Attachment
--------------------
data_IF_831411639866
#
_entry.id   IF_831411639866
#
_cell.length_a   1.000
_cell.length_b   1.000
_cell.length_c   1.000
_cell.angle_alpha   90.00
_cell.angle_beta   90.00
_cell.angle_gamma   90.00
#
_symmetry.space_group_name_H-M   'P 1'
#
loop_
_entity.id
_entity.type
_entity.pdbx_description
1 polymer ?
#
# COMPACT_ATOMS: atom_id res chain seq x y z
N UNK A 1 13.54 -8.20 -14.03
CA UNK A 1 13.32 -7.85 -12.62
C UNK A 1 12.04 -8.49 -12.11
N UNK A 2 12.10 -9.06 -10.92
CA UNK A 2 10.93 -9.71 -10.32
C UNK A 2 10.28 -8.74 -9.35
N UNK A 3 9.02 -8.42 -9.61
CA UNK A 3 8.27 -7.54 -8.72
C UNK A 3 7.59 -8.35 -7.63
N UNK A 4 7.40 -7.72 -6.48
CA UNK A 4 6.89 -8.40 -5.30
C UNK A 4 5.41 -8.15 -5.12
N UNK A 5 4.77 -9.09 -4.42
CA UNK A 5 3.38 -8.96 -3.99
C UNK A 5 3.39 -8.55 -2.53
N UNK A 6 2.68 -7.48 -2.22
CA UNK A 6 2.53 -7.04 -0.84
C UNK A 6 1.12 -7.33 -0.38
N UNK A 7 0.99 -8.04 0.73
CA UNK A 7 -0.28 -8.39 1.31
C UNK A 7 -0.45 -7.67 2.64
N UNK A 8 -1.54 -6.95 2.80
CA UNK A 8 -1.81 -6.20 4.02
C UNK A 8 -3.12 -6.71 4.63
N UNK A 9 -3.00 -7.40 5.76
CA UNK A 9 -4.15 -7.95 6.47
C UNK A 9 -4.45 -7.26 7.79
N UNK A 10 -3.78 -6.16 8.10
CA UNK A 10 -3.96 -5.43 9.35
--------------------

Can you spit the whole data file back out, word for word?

data_IF_831411639866
#
_entry.id   IF_831411639866
#
_cell.length_a   1.000
_cell.length_b   1.000
_cell.length_c   1.000
_cell.angle_alpha   90.00
_cell.angle_beta   90.00
_cell.angle_gamma   90.00
#
_symmetry.space_group_name_H-M   'P 1'
#
loop_
_entity.id
_entity.type
_entity.pdbx_description
1 polymer ?
#
# COMPACT_ATOMS: atom_id res chain seq x y z
N UNK A 1 13.54 -8.20 -14.03
CA UNK A 1 13.32 -7.85 -12.62
C UNK A 1 12.04 -8.49 -12.11
N UNK A 2 12.10 -9.06 -10.92
CA UNK A 2 10.93 -9.71 -10.32
C UNK A 2 10.28 -8.74 -9.35
N UNK A 3 9.02 -8.42 -9.61
CA UNK A 3 8.27 -7.54 -8.72
C UNK A 3 7.59 -8.35 -7.63
N UNK A 4 7.40 -7.72 -6.48
CA UNK A 4 6.89 -8.40 -5.30
C UNK A 4 5.41 -8.15 -5.12
N UNK A 5 4.77 -9.09 -4.42
CA UNK A 5 3.38 -8.96 -3.99
C UNK A 5 3.39 -8.55 -2.53
N UNK A 6 2.68 -7.48 -2.22
CA UNK A 6 2.53 -7.04 -0.84
C UNK A 6 1.12 -7.33 -0.38
N UNK A 7 0.99 -8.04 0.73
CA UNK A 7 -0.28 -8.39 1.31
C UNK A 7 -0.45 -7.67 2.64
N UNK A 8 -1.54 -6.95 2.80
CA UNK A 8 -1.81 -6.20 4.02
C UNK A 8 -3.12 -6.71 4.63
N UNK A 9 -3.00 -7.40 5.76
CA UNK A 9 -4.15 -7.95 6.47
C UNK A 9 -4.45 -7.26 7.79
N UNK A 10 -3.78 -6.16 8.10
CA UNK A 10 -3.96 -5.43 9.35